Inst. of Cell Biology - Institute Associated Research Group - Mechanics of cellular systems
 
We are a young team and have plenty of opportunities at different levels. In particular, we are looking for students and postdocs that are interested in working at the interface between cell biology and physics. Thanks to this interdisciplinary approach, we can offer projects that span from classical cell biology subjects, over more experimental physics subjects, up to theoretical physics approaches.

Students from many backgrounds are welcome (medicine, biology, physics, math or computer scientists) to work with us on cutting-edge problems in cell mechanics, reconstituted systems and fundamental non-equilibrium statistical mechanics questions. We currently have opportunities for projects in the following directions:

1) Active and passive mechanical properties of cells

This project direction will use optical tweezers and high accuracy position measurements to quantify the motion of intracellular particles as well as membranes (intracellular, but also plasma-membrane). The aim is to determine precisely how cells control and tune their mechanical properties to perform fundamental functions, such as motility, proliferation but also intercellular interaction as in development and immunology.

2) Cell-ECM interaction in the context of cancer invasion and immunology

We are interested in the physical interactions between the extra cellular matrix and individual cells or tissue models. A particular focus will be on the forces that migrating cells exert on the ECM, and how these forces may change the properties of the ECM. These properties are studied by use optical tweezers, traction force microscopy and UV-based microcutting.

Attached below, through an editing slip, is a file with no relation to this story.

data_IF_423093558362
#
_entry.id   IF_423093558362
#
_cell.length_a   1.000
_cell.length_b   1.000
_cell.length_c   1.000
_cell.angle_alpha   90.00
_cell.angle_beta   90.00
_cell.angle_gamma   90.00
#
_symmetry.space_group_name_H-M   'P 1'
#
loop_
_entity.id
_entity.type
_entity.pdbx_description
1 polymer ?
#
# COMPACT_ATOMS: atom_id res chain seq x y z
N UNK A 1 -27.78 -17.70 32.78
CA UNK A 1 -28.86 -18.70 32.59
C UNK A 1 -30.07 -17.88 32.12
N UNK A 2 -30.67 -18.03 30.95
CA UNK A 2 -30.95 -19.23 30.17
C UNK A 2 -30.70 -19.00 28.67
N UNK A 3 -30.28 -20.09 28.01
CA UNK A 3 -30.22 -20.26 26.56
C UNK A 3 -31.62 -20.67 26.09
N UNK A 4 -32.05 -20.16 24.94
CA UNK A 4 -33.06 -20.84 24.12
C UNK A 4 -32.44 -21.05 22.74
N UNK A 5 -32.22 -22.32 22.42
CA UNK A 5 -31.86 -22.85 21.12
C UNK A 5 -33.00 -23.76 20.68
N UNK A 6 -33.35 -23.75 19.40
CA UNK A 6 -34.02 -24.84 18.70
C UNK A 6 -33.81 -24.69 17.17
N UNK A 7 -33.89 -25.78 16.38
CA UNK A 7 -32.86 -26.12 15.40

3) Collective migration in dense systems, such as model tumours and development
The physical description of tissue dynamics is an important research area with many applications. Currently the description of active fluids is the most successful to describe these complex situations. We currently develop the tools to simultaneously measure all of the relevant parameters for these descriptions, which are tissue flow, density, viscoelastic properties and mechanical forces in the tissue. We aim to get direct insight how cells are adjusting forces, adhesion and mechanics to generate the observed tissues flows.


In particular, we can offer the subjects listed below. However, if you have a great idea that you would like to work on (in any level: undergrad, graduate or postdoc), please don't hesitate to contact Timo directly at timo.betz at uni-muenster.de

•    Master thesis: A new method to measure local stiffness in epithelial cells
More details are found in this document.